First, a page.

In the capital, soaring property prices and a divided rental market mean that many ordinary Stockholm residents resort to short-term, second-hand contracts at inflated prices in order to find a place to live, with even these hotly contested. So much so that there are entire Facebook groups dedicated to hunting them down.
A well-known example is Lägenheter i Stockholm (apartments in Stockholm) which has over 65,600 members. Yet even apartment hunters accustomed to accepting less than ideal conditions in order to put a roof over their heads would have been shocked by an ad posted by member Tommi Kauppila earlier this month.
“Hi, I’m hiring out my cellar, 11,000 kronor ($1335) a month,” the post starts, before going further downhill.
“There’s no shower or toilet, but it’s near the local petrol station where you can wash in the carwash and use the toilet etc. Nine months’ deposit, but the cellar is rented out for two months. Only men who are exactly 27 years, nine months and seven days old can reply. You should own at least one dog, two ostriches, and have four kids. Respond via PM.”
The Local contacted Kauppila to find out what inspired his creative take on Stockholm's housing situation, and unsurprisingly, frustration played its part.
“It was about how unbelievable the housing market looks, people hire out their apartments at stupidly high prices with unreasonable demands,” he said. “It’s only easy to find an apartment if you’re willing to pay 15,000 kronor for a studio in some random suburb. The worst I’ve seen is someone charging 10,000 kronor for one room in his apartment,” he added.
The writer isn't alone in his sentiment. His post has received 3,300 likes and over 300 replies from members who seem to appreciate the sharp take on what can be an incredibly frustrating situation. The joke has snowballed further in the comments section, with one ‘hopeful’ asking “I have three camels and two cows. Are they allowed to use the toilet in the gas station?,” to which Kauppila replied “Are any of the camels good-looking? I’m actually looking for a girlfriend…”.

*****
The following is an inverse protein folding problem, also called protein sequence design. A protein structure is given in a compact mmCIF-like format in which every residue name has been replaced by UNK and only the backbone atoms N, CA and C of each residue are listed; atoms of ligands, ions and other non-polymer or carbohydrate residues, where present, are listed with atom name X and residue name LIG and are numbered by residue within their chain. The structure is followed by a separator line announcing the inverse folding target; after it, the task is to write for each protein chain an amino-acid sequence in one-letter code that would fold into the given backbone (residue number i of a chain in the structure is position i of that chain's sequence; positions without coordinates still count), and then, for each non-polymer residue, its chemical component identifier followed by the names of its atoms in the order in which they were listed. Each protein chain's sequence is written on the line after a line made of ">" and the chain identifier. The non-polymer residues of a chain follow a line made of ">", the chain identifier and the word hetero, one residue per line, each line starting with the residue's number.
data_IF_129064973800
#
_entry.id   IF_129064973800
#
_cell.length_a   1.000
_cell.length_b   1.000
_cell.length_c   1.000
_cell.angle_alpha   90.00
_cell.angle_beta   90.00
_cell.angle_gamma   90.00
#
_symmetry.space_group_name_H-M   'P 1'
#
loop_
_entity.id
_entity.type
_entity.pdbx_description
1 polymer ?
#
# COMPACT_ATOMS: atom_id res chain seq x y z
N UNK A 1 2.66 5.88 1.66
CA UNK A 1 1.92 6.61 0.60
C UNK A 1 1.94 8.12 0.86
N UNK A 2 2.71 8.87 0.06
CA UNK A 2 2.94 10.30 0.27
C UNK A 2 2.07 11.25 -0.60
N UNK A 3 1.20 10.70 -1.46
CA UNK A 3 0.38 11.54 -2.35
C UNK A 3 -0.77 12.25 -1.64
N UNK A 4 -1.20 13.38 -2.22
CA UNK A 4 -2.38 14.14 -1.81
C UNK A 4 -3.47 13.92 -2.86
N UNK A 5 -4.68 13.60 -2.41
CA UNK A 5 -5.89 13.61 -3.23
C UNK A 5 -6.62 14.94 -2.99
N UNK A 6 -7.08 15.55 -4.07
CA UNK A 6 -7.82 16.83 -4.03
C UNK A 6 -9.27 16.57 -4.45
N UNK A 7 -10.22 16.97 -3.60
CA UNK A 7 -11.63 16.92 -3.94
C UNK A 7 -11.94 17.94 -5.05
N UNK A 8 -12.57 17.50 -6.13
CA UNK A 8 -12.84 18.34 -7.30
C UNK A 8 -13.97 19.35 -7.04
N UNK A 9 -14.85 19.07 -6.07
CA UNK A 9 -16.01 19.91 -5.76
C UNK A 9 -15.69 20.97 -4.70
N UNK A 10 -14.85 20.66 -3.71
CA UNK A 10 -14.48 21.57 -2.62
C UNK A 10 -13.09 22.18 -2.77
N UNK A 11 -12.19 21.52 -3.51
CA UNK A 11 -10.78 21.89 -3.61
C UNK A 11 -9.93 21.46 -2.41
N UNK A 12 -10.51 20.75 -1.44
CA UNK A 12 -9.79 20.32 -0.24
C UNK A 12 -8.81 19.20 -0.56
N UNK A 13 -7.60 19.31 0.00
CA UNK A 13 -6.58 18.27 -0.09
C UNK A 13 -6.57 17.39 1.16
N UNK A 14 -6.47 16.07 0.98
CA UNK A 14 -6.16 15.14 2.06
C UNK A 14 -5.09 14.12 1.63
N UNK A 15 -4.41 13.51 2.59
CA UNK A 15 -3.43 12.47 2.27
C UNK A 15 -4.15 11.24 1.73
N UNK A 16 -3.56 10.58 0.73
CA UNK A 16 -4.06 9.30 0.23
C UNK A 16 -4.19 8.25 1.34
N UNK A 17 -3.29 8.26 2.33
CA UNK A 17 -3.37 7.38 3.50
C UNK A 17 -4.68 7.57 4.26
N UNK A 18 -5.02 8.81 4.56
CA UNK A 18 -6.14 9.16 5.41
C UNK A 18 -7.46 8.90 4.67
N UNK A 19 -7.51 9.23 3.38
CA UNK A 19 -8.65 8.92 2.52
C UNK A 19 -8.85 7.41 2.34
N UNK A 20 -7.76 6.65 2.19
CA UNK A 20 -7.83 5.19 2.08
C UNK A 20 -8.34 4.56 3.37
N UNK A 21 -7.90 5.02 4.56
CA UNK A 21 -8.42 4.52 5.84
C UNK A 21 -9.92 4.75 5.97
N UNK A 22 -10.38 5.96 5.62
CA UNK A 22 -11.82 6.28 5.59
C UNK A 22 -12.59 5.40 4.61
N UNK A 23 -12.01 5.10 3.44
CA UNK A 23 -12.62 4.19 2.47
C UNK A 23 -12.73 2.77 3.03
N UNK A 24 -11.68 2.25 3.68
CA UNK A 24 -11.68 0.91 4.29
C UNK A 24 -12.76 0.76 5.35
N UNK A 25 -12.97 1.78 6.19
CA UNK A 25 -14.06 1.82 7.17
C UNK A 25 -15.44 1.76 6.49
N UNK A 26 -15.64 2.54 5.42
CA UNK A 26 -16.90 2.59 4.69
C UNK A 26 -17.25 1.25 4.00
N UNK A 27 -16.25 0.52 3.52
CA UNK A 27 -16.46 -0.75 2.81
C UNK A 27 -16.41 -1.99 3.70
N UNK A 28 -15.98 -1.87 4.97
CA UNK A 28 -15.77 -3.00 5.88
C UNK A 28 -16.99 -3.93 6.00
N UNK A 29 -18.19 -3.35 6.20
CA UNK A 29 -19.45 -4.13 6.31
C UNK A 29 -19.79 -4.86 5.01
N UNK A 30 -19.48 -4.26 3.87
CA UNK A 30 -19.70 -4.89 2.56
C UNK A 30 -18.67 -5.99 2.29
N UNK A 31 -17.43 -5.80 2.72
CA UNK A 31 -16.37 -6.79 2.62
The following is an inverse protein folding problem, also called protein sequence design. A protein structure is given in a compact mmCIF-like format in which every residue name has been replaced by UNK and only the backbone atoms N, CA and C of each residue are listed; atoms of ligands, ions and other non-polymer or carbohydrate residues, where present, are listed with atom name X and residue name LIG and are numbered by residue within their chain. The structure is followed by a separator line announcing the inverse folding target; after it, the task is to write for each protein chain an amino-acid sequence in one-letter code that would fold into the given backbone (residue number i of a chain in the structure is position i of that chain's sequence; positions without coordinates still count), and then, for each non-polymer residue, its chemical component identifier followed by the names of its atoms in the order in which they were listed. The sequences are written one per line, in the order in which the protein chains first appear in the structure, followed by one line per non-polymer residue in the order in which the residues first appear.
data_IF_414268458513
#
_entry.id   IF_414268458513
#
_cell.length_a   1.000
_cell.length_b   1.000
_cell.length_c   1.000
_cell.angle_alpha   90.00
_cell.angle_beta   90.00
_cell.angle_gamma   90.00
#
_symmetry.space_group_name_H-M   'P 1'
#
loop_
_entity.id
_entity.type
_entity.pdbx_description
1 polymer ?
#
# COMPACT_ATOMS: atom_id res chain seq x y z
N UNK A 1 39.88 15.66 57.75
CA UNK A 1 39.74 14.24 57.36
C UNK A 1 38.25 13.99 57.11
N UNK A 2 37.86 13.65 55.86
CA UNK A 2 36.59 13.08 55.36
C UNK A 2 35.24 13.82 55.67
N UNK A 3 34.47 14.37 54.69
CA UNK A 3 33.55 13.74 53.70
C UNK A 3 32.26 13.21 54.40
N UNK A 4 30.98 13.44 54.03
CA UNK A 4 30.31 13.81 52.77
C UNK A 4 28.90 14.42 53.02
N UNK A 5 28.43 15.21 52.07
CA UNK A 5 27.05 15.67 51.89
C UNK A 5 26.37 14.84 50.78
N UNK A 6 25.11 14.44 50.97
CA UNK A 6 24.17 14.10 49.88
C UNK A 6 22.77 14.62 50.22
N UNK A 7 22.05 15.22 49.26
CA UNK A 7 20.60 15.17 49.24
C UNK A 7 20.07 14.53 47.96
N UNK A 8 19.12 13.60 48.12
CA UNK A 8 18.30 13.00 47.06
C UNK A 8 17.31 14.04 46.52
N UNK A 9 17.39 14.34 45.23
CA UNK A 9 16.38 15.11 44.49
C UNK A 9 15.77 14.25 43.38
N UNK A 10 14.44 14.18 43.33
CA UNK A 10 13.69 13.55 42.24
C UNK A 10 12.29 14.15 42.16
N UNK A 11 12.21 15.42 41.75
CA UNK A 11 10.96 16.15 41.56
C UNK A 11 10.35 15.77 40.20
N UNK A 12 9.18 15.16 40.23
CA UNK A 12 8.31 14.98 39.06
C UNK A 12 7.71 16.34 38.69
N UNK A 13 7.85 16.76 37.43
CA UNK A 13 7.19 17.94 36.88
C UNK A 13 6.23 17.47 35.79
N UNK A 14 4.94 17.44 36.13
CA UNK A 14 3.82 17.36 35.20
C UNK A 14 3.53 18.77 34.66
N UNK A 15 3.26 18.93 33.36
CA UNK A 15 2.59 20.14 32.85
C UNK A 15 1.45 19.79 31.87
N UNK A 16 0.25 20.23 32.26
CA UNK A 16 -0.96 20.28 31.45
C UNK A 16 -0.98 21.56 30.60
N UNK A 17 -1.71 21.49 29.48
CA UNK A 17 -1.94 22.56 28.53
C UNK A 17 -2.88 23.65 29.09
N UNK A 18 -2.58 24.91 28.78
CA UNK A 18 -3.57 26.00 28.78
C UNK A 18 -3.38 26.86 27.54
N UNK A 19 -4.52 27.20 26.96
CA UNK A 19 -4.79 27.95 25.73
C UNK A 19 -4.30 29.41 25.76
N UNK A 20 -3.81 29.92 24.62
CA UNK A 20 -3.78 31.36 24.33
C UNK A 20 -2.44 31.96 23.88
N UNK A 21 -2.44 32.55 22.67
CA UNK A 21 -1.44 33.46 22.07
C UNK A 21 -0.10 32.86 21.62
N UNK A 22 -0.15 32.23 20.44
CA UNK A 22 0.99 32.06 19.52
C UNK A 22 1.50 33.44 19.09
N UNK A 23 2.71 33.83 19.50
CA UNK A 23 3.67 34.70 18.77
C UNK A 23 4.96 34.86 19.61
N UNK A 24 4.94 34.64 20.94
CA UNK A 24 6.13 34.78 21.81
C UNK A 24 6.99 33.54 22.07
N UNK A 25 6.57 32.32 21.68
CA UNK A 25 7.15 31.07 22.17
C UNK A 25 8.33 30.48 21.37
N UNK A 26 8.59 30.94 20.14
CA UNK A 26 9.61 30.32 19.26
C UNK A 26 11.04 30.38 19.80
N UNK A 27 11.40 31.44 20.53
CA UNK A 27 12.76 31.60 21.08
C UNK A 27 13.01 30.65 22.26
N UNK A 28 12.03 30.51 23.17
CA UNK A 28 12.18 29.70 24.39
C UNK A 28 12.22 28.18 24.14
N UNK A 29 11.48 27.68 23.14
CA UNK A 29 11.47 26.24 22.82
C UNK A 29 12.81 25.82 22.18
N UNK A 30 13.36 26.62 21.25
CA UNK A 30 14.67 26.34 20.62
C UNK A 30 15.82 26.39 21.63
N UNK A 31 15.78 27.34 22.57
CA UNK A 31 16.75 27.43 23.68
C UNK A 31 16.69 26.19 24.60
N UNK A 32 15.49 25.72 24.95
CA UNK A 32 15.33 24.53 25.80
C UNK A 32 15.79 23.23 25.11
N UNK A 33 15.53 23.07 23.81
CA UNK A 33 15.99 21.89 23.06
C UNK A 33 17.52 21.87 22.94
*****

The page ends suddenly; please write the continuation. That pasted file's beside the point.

The success of the mock ad echoes sentiments expressed by many Stockholmers, including startup workers, who held a protest over the capital's housing crisis on May 11th outside the Swedish parliament. That followed an open letter by the Swedish founders of Spotify in April, in which they suggested that a lack of available housing is making it difficult for them to attract the best talent, to the degree that they could be forced to grow in other countries rather than Sweden unless the situation improves.
As for satirist Kauppila, in perhaps the most damning indictment of Stockholm's housing situation, it seems not everyone appreciated the humour in his ad.
“Some people replied (seriously) to begin with. I think most were people who didn’t read the whole thing and just wanted to respond instantly to be first,” he concluded.
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